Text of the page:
Extending the state pattern so it is known when "invalid" state transitions are taken

I'm designing a system that will heavely rely on the state object pattern.

One feature we want of the system is to know when invalid or undefined state transitions are taken. The state pattern as implemented in the The Rust Programming Language silently puts the old state back into the object and there is no indication an undefined transition was taken.

To start with, I changed the code so that the state transitions return Result but this becomes tricky in the calling code because the object's state is take'n out and has to be replaced with the old state, but ownership of the state is taken by the trait methods. To work around that I return ownership of the old state back through the Err variant.

I find that to be pretty ugly and can't help but wonder if there's a better way.

The end of the chapter in the book describes implementing the state pattern using structs for each state. The only problem I have with that is our state objects will be stored in a database, and when retrieved you never know which state it will be in. I can see a lot of duplicated checks made to coerce the record into a specific state type.. and then more checks if an action can be taken on that type. A single type would be a lot easier to work with.

So anyways I'm just looking for some guidance on this.

pub struct Foo {
    state: Option<Box<dyn State>>,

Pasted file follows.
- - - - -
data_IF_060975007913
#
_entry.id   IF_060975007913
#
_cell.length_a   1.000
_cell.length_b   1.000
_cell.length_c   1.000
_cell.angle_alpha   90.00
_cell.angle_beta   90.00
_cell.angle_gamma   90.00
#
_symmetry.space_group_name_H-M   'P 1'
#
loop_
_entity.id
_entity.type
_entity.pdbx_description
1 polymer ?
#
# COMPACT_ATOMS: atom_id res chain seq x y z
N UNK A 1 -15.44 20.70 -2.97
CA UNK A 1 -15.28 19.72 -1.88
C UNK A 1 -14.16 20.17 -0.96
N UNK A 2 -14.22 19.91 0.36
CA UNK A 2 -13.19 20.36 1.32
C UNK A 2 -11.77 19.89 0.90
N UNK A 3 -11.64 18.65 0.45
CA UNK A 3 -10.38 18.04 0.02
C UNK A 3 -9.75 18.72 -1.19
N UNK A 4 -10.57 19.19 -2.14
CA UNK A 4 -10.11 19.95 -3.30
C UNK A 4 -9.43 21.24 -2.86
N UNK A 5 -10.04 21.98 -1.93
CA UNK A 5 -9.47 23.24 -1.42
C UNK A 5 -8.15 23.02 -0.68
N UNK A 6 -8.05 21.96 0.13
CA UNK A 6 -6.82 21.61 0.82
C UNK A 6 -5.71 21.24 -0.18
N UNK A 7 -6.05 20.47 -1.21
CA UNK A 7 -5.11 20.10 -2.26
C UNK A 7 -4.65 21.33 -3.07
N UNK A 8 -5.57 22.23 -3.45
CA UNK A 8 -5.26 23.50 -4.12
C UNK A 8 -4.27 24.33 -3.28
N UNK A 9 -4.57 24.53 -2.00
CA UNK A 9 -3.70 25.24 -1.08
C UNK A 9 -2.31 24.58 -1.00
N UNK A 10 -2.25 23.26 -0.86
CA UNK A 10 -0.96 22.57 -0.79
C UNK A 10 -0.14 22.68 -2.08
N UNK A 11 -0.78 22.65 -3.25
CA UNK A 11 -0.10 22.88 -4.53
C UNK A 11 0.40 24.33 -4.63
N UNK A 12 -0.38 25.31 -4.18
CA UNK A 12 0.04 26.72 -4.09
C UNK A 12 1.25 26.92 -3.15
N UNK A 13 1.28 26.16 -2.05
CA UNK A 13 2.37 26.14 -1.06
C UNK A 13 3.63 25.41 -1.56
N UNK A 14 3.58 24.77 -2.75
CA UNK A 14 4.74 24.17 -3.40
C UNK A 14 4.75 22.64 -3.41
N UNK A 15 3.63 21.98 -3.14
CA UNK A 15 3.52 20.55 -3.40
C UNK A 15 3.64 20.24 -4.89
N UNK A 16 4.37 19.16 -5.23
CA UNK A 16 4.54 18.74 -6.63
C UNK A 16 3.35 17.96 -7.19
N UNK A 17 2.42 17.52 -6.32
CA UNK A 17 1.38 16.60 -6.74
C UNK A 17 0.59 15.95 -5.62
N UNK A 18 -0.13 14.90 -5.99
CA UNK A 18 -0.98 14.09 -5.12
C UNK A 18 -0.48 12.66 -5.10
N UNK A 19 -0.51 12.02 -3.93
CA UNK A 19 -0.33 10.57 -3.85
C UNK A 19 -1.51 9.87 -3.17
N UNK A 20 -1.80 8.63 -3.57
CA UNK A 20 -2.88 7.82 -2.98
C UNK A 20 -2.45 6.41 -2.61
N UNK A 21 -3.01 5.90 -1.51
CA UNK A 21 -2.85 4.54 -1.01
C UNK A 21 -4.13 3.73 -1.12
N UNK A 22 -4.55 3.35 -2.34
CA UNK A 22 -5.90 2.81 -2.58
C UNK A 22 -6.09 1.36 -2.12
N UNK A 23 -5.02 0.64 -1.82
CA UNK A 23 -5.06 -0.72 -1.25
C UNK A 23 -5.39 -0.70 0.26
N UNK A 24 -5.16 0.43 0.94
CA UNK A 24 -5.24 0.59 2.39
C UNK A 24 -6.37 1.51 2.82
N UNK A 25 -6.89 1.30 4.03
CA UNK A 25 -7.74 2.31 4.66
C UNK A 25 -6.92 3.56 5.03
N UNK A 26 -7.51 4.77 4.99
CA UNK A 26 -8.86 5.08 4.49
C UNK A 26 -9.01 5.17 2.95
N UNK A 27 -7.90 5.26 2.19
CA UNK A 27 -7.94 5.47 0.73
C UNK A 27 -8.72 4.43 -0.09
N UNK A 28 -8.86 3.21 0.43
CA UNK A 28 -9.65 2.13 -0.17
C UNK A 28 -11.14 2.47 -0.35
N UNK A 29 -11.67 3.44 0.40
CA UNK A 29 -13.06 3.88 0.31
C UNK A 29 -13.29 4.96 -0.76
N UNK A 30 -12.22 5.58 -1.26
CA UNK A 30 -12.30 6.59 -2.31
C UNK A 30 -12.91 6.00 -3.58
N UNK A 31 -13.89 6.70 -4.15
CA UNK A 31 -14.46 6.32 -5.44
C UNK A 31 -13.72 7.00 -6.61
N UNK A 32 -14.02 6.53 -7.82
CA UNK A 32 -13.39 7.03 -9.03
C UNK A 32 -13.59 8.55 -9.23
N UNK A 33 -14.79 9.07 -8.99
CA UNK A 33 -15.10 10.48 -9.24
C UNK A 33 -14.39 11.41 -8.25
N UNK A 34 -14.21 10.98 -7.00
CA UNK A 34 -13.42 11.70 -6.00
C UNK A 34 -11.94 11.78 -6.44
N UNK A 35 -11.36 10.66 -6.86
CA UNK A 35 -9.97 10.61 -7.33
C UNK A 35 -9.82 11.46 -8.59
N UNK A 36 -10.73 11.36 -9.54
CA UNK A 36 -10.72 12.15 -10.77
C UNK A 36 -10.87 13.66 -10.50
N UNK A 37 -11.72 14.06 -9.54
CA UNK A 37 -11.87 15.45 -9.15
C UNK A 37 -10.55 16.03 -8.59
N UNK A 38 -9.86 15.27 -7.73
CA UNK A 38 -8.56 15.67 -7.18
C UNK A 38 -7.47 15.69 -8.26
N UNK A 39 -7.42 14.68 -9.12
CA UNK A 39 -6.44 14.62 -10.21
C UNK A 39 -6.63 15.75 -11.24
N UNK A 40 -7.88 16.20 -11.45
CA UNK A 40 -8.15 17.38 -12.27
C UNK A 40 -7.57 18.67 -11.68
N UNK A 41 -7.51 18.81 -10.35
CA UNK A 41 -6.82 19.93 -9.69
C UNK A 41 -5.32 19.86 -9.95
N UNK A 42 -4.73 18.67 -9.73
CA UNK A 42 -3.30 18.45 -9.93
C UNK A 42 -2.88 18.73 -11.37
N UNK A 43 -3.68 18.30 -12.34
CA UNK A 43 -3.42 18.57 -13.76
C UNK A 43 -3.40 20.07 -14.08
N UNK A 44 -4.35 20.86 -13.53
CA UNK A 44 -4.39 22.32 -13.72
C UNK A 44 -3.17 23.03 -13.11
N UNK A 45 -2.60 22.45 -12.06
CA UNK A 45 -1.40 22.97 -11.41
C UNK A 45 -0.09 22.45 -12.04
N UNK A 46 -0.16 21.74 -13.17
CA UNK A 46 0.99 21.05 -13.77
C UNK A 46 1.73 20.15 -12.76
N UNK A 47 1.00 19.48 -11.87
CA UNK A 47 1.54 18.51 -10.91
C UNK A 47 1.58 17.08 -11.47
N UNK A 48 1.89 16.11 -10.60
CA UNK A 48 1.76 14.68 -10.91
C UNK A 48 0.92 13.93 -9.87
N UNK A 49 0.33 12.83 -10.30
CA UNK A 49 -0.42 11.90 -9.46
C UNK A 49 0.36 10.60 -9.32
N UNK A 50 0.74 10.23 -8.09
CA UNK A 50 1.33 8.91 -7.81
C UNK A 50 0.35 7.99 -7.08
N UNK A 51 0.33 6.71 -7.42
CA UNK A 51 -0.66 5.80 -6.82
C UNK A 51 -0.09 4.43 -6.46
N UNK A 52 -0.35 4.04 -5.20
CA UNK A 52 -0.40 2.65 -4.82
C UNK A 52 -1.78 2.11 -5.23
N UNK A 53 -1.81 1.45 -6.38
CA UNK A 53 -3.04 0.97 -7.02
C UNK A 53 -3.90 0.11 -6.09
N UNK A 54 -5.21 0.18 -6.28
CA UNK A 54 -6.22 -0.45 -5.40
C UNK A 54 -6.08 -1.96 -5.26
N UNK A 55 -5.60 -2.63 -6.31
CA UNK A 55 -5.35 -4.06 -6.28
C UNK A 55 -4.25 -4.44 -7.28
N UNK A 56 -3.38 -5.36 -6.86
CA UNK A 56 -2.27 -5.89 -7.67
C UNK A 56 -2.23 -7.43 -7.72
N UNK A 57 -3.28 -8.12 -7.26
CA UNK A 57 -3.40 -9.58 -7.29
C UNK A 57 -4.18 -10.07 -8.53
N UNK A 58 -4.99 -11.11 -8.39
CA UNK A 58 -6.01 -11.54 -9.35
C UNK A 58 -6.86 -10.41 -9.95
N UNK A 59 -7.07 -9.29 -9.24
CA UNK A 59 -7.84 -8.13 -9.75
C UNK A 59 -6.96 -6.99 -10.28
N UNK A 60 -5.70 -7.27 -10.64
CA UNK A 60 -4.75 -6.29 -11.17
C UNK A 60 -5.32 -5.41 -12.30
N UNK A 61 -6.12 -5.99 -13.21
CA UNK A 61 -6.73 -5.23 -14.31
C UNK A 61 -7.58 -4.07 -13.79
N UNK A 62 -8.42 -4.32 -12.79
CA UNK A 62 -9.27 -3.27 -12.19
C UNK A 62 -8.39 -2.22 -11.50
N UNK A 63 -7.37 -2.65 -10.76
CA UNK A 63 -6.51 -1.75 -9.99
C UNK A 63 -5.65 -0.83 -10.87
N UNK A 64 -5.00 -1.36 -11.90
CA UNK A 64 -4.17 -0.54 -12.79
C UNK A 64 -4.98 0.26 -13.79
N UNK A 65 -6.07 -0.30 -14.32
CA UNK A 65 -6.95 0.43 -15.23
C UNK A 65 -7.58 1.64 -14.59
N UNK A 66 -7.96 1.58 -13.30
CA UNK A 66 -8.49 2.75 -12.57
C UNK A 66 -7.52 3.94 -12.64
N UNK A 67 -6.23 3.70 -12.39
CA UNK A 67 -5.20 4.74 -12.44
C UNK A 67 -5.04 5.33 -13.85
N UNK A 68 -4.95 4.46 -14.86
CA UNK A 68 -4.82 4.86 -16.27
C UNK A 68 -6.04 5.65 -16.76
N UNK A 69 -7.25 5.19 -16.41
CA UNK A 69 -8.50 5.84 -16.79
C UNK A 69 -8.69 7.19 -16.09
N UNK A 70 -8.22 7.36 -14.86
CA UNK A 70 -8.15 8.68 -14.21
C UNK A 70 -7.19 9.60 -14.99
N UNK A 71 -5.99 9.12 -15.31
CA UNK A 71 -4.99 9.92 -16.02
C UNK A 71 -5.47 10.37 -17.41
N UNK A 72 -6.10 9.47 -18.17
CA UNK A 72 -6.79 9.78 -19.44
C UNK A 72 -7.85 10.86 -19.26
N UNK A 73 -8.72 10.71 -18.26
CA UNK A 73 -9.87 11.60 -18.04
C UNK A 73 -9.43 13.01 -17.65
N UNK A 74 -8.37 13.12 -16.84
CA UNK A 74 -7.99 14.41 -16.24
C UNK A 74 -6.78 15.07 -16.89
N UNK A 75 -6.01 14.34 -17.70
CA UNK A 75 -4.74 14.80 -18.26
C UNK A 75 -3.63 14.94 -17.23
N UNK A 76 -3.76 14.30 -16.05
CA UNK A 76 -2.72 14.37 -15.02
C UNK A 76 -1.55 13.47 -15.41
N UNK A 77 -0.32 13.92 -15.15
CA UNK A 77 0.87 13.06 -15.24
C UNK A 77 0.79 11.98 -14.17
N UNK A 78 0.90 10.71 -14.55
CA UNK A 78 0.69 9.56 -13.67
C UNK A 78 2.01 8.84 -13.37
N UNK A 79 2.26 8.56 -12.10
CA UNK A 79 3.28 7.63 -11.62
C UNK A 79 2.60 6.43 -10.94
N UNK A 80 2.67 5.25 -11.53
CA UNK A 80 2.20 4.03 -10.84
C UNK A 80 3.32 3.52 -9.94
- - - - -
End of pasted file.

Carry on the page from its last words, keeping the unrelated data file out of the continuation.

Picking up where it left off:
bar: i32,
}

impl Foo {
    fn bar(&mut self) -> Result<(), String> {
        if let Some(state) = self.state.take() {
            match state.bar(self) {
                Ok(state) => {
                    self.state = Some(state);
                    Ok(())
                },
                Err((state, error)) => {
                    self.state = Some(state);
                    Err(error)
                }
            }
        } else {
            panic!("No state");
        }
    }
}

trait State {
    fn bar(
        self: Box<Self>,
        foo: &mut Foo,
    ) -> Result<Box<dyn State>, (Box<dyn State>, String)>;
}

struct StateA {}

impl State for StateA {
    fn bar(self: Box<Self>, foo: &mut Foo) -> Result<Box<dyn State>, (Box<dyn State>, String)> {
        foo.bar = 42;
        Ok(Box::new(StateB {}))
    }

}

struct StateB {}

impl State for StateB {
    fn bar(self: Box<Self>, foo: &mut Foo) -> Result<Box<dyn State>, (Box<dyn State>, String)> {
        Err((self, "Transition not allowed".to_string()))
    }
}

Only a partial answer, sorry, but returning the current value in the error has precedent with Sender in std::sync::mpsc - Rust

1 Like

One option would be to have a more complicated error type that holds the original.


Because your trait methods take a &mut Foo, you could put the onus on them to restore the state.

You can get rid of the Option if you have a default State implementation to use fall back to (e.g. given a poor State implementor).

Here's an example of those two approaches.

That said, I don't know that I've really seen this pattern elsewhere; the erased nature of what state you're in is a bit odd. I believe the type-per-state pattern is more common.

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